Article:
The Importance of the Buffalo
Dodge City was the Buffalo capital for three years until mass slaughter destroyed the huge herds and left the prairie littered with decaying carcasses.
An estimated 850,000 buffalo hides were shipped from Dodge City in the years 1872-1874. Farmers, during hard times, gathered the buffalo bones and sold them for six to eight dollars a ton. The bones were used in the manufacture of china and fertilizer. By 1875 the buffalo were gone as a source of revenue, but the Longhorn cattle of Texas drove the dollars into town. For ten more years, over five million head of cattle were driven up the Western Trail (earlier known as the Texas Trail) to Dodge City. Law and order came riding into town with such respectable officers as Bat Masterson, Wyatt Earp, Bill Tilghman, and Charlie Bassett. Out of these personalities evolved the famous fictional character, Marshal Matt Dillon. The town these early men knew was laid out with two Front Streets, one on either side of the railroad tracks. The city passed an ordinance that guns could not be worn or carried north of the "deadline" which was the railroad tracks. The south side where "anything went" was wide open. In 1876 the population was 1,200, and nineteen businesses were licensed to sell liquor.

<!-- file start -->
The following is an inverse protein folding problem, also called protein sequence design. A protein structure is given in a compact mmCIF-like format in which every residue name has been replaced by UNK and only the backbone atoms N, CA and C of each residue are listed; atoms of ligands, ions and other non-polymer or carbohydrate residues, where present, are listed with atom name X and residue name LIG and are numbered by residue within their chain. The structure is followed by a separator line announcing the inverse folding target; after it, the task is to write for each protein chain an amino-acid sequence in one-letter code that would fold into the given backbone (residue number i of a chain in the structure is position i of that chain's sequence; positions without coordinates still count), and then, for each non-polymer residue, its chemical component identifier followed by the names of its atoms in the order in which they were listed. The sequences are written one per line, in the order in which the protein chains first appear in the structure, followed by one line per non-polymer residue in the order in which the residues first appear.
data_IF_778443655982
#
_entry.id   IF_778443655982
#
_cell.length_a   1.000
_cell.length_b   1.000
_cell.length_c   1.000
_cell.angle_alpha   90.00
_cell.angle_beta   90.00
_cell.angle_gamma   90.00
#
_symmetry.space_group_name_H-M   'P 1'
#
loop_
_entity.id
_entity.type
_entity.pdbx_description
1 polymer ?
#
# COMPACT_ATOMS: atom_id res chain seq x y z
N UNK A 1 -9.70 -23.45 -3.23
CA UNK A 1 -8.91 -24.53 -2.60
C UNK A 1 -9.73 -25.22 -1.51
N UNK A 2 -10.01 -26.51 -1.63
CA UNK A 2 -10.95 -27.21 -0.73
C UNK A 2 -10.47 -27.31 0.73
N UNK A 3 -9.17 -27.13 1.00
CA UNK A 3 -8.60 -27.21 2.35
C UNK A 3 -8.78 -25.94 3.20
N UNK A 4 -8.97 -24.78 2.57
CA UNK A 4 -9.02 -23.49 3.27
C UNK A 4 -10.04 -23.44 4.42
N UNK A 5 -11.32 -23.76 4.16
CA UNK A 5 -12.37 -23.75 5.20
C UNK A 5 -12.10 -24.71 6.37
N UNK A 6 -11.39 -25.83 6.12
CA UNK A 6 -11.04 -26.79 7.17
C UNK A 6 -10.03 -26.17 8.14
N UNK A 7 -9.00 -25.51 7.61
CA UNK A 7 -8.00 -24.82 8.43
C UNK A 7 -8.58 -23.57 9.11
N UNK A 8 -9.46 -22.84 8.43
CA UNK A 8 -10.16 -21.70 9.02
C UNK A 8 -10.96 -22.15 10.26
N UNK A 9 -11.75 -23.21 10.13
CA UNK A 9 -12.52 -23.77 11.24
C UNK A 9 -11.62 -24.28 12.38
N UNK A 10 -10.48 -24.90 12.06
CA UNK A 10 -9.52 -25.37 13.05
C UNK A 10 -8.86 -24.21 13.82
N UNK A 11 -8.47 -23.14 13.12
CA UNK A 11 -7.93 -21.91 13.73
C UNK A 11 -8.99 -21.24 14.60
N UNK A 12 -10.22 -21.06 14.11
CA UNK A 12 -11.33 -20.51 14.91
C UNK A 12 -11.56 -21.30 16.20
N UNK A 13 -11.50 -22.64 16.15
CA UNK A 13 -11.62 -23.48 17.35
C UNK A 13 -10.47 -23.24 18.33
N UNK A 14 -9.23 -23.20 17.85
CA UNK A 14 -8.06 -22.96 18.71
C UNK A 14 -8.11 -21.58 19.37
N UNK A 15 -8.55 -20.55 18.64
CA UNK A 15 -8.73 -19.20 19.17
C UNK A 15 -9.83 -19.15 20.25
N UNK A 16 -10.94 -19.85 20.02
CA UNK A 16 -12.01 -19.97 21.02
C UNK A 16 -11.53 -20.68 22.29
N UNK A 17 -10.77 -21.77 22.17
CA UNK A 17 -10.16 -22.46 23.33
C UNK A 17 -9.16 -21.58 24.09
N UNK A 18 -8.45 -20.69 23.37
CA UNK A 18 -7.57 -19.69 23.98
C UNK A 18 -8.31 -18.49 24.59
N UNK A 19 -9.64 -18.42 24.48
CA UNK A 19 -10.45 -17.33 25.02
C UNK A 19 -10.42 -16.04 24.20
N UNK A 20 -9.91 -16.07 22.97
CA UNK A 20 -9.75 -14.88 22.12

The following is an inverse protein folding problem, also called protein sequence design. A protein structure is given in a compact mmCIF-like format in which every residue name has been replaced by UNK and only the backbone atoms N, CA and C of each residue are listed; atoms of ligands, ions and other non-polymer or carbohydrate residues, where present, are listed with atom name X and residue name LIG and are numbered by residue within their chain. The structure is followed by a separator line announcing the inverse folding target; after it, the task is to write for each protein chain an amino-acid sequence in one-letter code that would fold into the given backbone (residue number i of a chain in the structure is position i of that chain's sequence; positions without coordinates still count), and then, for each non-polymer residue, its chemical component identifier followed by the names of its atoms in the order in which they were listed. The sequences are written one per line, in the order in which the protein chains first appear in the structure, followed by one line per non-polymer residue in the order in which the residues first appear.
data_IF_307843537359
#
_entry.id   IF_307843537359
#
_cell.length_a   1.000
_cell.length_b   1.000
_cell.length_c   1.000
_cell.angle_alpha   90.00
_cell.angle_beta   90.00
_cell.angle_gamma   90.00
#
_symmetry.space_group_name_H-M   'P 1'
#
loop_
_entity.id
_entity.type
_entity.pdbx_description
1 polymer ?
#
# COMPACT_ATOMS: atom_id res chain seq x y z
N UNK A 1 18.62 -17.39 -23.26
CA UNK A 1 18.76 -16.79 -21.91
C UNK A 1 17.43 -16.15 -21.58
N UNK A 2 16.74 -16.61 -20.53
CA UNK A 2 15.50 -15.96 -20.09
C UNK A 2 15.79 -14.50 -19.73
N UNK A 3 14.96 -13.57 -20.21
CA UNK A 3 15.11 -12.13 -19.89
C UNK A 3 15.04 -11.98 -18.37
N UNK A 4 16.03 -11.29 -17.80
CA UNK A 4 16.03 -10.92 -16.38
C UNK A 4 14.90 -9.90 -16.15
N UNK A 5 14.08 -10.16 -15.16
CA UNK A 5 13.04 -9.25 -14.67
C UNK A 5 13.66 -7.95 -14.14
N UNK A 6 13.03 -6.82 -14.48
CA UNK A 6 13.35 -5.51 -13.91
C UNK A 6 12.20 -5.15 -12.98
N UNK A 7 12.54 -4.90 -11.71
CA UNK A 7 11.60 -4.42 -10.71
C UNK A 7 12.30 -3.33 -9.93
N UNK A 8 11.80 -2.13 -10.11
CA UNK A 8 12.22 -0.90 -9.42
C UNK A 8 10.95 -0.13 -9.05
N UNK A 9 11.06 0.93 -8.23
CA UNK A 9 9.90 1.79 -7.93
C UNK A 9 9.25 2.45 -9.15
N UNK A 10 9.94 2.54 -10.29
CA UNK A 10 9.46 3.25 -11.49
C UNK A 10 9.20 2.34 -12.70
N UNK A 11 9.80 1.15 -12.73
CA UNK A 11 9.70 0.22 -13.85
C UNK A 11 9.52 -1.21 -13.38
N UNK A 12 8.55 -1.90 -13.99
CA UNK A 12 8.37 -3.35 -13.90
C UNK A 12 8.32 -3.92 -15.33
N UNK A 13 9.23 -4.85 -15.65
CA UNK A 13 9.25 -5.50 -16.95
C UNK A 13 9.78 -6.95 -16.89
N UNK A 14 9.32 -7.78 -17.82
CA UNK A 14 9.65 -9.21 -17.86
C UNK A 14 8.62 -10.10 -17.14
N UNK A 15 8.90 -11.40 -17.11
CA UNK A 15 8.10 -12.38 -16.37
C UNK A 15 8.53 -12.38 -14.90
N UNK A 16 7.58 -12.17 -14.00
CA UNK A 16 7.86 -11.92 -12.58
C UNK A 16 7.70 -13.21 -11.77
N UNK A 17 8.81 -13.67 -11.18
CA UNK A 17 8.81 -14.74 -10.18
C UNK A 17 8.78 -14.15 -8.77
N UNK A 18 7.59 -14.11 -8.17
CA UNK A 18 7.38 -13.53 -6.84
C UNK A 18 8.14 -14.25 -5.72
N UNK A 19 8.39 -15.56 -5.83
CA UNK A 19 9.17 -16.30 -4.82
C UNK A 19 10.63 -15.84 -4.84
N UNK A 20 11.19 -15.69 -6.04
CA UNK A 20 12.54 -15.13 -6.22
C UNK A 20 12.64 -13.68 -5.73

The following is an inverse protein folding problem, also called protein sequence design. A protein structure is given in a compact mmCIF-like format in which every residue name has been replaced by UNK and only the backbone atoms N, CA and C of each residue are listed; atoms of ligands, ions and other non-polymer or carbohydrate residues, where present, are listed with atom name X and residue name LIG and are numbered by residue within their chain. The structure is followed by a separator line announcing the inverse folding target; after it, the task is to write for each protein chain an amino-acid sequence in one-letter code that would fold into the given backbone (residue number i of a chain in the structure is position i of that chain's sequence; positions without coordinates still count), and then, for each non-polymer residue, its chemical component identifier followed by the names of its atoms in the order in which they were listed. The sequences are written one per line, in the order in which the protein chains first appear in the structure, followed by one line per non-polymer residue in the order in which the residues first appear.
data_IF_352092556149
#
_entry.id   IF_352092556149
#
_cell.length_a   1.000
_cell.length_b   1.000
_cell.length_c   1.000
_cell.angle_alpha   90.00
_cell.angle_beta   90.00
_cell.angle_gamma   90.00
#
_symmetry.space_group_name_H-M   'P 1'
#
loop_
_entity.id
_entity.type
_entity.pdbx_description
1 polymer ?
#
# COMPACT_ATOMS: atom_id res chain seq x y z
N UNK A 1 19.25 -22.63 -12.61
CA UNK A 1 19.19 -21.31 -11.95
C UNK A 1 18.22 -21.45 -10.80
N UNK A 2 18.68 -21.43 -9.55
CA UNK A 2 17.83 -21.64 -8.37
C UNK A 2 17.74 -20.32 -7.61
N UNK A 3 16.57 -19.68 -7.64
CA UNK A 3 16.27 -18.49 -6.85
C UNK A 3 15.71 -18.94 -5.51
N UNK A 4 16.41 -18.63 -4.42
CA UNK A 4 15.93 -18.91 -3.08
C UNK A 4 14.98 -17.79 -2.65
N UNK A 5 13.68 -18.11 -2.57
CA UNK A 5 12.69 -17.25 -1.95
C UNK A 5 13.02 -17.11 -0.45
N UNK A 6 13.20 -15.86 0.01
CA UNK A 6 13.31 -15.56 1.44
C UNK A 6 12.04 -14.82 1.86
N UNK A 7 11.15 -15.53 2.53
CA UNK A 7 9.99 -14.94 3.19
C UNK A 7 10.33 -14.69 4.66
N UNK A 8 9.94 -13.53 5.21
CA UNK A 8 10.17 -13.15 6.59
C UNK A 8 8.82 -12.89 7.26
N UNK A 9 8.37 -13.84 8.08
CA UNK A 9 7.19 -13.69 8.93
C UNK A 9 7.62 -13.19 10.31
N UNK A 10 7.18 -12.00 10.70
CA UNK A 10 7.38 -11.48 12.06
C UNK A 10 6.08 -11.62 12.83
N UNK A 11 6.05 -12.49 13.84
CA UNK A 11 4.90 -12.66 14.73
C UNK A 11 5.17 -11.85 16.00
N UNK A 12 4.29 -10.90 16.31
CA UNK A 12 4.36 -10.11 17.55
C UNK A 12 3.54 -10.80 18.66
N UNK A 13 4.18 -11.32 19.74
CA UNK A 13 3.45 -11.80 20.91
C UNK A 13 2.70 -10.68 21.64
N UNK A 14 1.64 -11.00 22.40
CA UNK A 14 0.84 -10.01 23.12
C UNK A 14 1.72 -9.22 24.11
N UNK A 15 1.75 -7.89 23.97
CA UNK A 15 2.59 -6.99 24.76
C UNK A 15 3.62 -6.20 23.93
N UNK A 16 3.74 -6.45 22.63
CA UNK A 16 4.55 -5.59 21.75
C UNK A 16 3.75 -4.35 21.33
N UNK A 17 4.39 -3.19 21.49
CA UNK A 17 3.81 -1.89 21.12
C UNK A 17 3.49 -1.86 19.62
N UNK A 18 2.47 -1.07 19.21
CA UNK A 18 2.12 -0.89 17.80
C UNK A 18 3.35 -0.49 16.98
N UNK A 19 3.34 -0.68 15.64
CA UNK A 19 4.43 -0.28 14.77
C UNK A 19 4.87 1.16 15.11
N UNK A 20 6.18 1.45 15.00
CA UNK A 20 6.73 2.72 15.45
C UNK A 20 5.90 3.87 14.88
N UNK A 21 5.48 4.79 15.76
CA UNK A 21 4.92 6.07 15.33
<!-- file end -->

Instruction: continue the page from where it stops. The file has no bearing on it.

During those five years, the population varied according to the season, swelling during the summer, with the influx of cowboys, buyers, gamblers, and prostitutes. Business houses, dance halls, and saloons catered to the Texas trade.
Saloon keepers renamed their places, Alamo and Lone Star and served brandies, liqueurs, and the latest mixed drinks. Ice usually was available so even beer could be served cold. Some saloons advertised anchovies and Russian caviar on their cold menus. Gambling ranged from a game of five-cent "Chuck-a-luck" to thousand-dollar poker pots. Many saloons offered some type of musical entertainment - a piano player, a singer, or as in Chalk Beeson's Long Branch, a five-piece orchestra. Beeson also organized and led the famous Cowboy Band which entertained all over the west at cattlemen's conventions, concerts, dances, and in Washington, D.C. at the inauguration of President Harrison.
Remembering the Past
Fort Dodge was closed in 1882 and by 1886, the cattle drives had ended. An illustrious period of history was over but the legend lives on in Dodge City's historic preservation of its romantic and internationally famous past.
As the nineteenth century ended, the bragging of the western pioneer furnished an abundance of materials for dime novels, nickelodeons, Hollywood films, radio, and television. Even today, over 100,000 tourists relive the legend each year by visiting the Boot Hill Museum and the historic Front Street reconstruction. "If the history of the West has been a mother lode of entertainment riches, Dodge City has been its touchstone."